By 1988 (de la Madrid's final year as President) inflation was at last under control, fiscal and monetary discipline attained, relative price adjustment achieved, structural reform in trade and public-sector management underway, and the economy was bound for recovery. But these positive developments were inadequate to attract foreign investment and return capital in sufficient quantities for sustained recovery. A shift in development strategy became necessary, predicated on the need to generate a net capital inflow.

In April 1989, President Carlos Salinas de Gortari announced his government's national development plan for 1989-94, which called for annual GDP growth of 6 percent and an inflation rate similar to those of Mexico's main trading partners. Salinas planned to achieve this sustained growth by boosting the investment share of GDP and by encouraging private investment through denationalization of state enterprises and deregulation of the economy. His first priority was to reduce Mexico's external debt; in mid-1989 the government reached agreement with its commercial bank creditors to reduce its medium- and long-term debt. The following year, Salinas took his next step toward higher capital inflows by lowering domestic borrowing costs, reprivatizing the banking system, and broaching the idea of a free-trade agreement with the United States. These announcements were soon followed by increased levels of capital repatriation and foreign investment.

Due to the financial crisis that took place in 1982, the total public investment on infrastructure plummeted from 12.5% of GDP to 3.5% in 1989. After rising impressively during the early years of Salinas' presidency, the growth rate of real GDP began to slow during the early 1990s. During 1993 the economy grew by a negligible amount, but growth rebounded to almost 4 percent during 1994, as fiscal and monetary policy were relaxed and foreign investment was bolstered by United States ratification of the North American Free Trade Agreement (NAFTA). In 1994 the commerce and services sectors accounted for 22 percent of Mexico's total GDP. Manufacturing followed at 20 percent; transport and communications at 10 percent; agriculture, forestry, and fishing at 8 percent; construction at 5 percent; mining at 2 percent; and electricity, gas, and water at 2 percent (services 80%, industry and mining 12%, agriculture 8%). Some two-thirds of GDP in 1994 (67 percent) was spent on private consumption, 11 percent on public consumption, and 22 percent on fixed investment. During 1994 private consumption rose by 4 percent, public consumption by 2 percent, public investment by 9 percent, and private investment by 8 percent.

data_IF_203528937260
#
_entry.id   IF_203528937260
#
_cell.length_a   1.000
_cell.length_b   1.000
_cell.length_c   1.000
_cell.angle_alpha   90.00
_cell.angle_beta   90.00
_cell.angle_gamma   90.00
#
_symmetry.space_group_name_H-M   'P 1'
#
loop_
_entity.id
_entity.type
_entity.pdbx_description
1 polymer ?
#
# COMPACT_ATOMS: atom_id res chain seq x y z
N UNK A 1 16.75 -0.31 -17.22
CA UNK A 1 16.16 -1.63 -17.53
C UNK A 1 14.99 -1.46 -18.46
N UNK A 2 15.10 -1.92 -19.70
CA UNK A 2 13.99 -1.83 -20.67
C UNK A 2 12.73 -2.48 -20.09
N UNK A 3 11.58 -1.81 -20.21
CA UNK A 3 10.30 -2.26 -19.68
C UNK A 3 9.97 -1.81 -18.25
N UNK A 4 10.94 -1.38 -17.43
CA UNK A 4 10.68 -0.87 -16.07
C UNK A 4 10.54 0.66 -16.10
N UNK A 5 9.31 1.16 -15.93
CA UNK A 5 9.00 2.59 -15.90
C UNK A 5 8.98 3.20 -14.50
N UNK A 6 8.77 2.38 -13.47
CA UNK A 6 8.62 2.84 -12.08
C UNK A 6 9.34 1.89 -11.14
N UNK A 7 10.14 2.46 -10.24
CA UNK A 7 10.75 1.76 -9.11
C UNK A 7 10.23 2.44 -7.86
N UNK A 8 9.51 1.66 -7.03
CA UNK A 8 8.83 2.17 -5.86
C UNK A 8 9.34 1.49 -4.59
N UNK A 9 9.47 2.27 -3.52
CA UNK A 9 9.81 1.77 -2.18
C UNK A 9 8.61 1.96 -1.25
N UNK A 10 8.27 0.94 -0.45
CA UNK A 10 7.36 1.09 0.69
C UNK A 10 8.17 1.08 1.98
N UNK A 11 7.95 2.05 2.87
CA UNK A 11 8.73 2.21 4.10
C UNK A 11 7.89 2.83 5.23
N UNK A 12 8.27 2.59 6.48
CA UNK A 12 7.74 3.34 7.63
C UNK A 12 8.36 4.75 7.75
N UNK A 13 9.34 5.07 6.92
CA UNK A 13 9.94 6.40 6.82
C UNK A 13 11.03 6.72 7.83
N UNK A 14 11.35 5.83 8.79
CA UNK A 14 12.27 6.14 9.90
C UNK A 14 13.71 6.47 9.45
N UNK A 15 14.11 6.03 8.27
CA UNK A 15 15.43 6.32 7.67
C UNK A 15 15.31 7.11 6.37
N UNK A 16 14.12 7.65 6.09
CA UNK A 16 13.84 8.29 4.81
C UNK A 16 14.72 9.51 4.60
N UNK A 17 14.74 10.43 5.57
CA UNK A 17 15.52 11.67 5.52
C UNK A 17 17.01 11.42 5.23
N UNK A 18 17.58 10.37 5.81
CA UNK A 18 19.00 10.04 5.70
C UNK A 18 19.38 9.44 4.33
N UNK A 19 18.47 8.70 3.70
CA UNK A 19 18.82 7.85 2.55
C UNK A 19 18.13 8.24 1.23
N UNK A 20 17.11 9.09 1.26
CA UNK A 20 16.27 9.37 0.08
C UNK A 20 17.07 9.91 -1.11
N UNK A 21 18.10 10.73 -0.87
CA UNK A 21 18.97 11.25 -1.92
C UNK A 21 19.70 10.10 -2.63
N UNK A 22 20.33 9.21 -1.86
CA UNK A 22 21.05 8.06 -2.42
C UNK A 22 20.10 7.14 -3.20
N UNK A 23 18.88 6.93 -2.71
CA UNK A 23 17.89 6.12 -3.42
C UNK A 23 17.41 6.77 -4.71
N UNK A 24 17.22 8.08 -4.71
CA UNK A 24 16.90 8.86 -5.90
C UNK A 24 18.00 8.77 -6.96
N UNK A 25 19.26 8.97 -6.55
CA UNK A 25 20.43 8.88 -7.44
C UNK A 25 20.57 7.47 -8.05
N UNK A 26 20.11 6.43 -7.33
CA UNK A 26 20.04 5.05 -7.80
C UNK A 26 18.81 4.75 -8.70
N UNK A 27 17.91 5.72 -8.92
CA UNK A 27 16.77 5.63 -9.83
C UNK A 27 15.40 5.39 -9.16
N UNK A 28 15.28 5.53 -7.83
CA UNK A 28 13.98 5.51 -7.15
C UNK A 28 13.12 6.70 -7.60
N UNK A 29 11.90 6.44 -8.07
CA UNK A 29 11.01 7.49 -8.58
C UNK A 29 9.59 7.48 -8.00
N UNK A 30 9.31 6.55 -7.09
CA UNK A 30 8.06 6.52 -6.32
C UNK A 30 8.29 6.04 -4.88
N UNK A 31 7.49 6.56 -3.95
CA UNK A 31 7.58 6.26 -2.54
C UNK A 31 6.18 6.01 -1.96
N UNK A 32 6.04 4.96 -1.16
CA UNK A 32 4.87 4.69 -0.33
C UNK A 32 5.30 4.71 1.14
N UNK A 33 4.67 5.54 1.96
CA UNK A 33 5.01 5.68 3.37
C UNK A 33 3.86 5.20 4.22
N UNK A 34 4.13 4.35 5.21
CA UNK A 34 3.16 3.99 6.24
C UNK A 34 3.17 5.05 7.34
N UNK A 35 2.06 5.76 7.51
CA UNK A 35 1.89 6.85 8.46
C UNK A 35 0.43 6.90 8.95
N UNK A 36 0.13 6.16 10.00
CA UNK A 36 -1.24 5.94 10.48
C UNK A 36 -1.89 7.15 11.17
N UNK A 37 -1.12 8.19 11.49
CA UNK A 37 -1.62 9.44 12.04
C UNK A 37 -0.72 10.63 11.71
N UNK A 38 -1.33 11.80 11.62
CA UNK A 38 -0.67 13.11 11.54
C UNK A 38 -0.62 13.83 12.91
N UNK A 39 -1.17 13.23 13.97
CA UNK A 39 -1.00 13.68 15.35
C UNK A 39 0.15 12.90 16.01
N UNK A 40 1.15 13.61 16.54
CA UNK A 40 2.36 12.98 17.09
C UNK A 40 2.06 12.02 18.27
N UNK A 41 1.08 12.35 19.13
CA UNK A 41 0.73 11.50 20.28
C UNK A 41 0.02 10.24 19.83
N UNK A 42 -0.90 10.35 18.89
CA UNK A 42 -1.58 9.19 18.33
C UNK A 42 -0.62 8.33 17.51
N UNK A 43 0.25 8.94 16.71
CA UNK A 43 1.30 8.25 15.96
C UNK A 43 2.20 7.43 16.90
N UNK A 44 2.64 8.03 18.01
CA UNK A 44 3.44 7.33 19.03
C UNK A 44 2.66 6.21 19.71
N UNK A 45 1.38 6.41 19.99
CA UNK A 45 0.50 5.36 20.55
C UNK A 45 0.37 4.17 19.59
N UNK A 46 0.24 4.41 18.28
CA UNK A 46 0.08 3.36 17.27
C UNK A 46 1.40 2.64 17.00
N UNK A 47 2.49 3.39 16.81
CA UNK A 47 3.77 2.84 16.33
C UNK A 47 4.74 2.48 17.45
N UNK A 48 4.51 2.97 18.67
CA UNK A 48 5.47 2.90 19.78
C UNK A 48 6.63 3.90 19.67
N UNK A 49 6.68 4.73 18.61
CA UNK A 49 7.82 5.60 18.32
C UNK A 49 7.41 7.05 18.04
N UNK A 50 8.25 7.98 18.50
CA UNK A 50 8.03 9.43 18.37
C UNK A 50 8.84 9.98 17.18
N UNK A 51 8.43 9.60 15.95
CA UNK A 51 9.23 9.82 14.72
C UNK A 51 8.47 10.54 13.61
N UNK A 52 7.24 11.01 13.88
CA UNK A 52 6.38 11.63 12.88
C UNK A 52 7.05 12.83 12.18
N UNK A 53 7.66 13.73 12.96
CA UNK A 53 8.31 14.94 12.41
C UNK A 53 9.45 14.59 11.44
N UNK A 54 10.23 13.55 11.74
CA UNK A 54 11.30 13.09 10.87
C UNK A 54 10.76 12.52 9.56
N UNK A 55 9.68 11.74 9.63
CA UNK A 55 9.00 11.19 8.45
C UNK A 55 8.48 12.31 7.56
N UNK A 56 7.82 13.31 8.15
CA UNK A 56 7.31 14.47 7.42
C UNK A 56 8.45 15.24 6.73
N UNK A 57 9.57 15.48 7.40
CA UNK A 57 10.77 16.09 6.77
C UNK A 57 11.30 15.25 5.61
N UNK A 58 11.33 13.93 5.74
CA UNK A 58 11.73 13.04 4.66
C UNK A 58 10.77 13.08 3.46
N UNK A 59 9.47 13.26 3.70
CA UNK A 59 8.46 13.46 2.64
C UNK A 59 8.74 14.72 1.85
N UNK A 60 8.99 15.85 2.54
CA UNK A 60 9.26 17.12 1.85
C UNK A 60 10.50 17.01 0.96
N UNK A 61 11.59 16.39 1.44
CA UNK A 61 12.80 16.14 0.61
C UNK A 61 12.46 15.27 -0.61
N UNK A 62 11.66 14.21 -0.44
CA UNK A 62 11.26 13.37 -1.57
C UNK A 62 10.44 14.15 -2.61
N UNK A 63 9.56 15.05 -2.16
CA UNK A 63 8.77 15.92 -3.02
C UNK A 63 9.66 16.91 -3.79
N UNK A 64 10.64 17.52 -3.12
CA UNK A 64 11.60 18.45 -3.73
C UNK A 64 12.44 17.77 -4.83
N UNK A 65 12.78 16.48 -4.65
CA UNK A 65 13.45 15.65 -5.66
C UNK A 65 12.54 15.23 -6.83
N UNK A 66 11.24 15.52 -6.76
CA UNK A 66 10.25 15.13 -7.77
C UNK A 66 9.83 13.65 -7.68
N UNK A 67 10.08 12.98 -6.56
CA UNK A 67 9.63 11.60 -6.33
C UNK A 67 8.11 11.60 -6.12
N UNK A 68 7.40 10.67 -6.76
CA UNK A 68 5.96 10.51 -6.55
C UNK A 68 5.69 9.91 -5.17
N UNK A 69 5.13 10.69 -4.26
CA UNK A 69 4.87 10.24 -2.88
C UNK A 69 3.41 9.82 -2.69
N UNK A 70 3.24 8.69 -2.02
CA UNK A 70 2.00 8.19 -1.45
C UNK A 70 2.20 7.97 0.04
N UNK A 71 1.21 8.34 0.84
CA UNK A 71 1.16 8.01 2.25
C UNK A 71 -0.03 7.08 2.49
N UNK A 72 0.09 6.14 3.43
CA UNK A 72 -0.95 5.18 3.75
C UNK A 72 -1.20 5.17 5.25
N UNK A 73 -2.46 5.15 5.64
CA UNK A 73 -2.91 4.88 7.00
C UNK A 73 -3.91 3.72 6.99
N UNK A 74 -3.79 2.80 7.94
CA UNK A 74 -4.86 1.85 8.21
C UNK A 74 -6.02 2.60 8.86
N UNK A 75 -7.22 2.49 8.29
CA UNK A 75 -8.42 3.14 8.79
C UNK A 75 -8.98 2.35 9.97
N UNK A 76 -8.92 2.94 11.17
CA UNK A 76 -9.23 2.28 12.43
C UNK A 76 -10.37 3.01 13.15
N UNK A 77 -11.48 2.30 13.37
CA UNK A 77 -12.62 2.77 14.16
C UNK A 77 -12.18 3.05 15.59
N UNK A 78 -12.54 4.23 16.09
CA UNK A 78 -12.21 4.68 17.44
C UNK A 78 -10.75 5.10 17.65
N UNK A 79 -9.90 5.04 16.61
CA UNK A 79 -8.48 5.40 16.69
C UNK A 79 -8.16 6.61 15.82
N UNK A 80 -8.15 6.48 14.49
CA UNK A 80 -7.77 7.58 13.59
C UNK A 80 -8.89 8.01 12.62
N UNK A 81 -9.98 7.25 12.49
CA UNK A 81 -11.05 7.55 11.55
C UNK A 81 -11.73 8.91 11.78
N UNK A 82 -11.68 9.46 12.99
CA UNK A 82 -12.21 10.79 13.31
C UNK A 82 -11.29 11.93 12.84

1993: Hyperinflation and the Nuevo Peso[edit]

The nuevo peso (new peso) was the result of hyperinflation in Mexico. In 1993, Presidente Carlos Salinas de Gortari stripped three zeros from the peso, creating a parity of $1 New Peso for $1000 of the old ones.

Main article: Nuevo Peso

1994 crisis and recovery[edit]

The collapse of the new peso in December 1994 and the ensuing economic crisis caused the economy to contract by an estimated 7 percent during 1995. Investment and consumption both fell sharply, the latter by some 10 percent. Agriculture, livestock, and fishing contracted by 4 percent; mining by 1 percent; manufacturing by 6 percent; construction by 22 percent; and transport, storage, and communications by 2 percent. The only sector to register positive growth was utilities, which expanded by 3 percent.

By 1996 Mexican government and independent analysts saw signs that the country had begun to emerge from its economic recession. The economy contracted by a modest 1 percent during the first quarter of 1996. The Mexican government reported strong growth of 7 percent for the second quarter, and the Union Bank of Switzerland forecast economic growth of 4 percent for all of 1996.

2011: 40 Years of lag in income[edit]

Data by the Encuesta Nacional Ingreso Gasto de los Hogares (ENIGH) revealed that one minimum wage in 1970 equals 3 minimum wages in 2010. That is expressed in real salaries, which means the real buying power of salaries. [4] [5]

See also[edit]

References[edit]

  1. ^ a b c "Mexico". State.gov. 2012-06-25. Retrieved 2012-10-17. 
  2. ^ a b "HISTORY OF MEXICO 9". Emayzine.com. Retrieved 2012-10-17. 
  3. ^ Easterlin, R. "Why Isn't the Whole World Developed?", Appendix Table 1. The Journal of Economic History Vol. 41 No. 1, 1981
  4. ^ Ixel Yutzil González; Mónica Rodriguez Sosa; Mario Benítez Rétiz (9 May 2011). "El deterioro salarial suma 40 años en México". El Universal (in Spanish). Retrieved 21 May 2013. 
  5. ^ Ixchel Yutzil González (9 May 2011). "El deterioro salarial suma 40 años en México" (in Spanish). Retrieved 21 May 2013. "Wages lag 40 years in Mexico" 

External links[edit]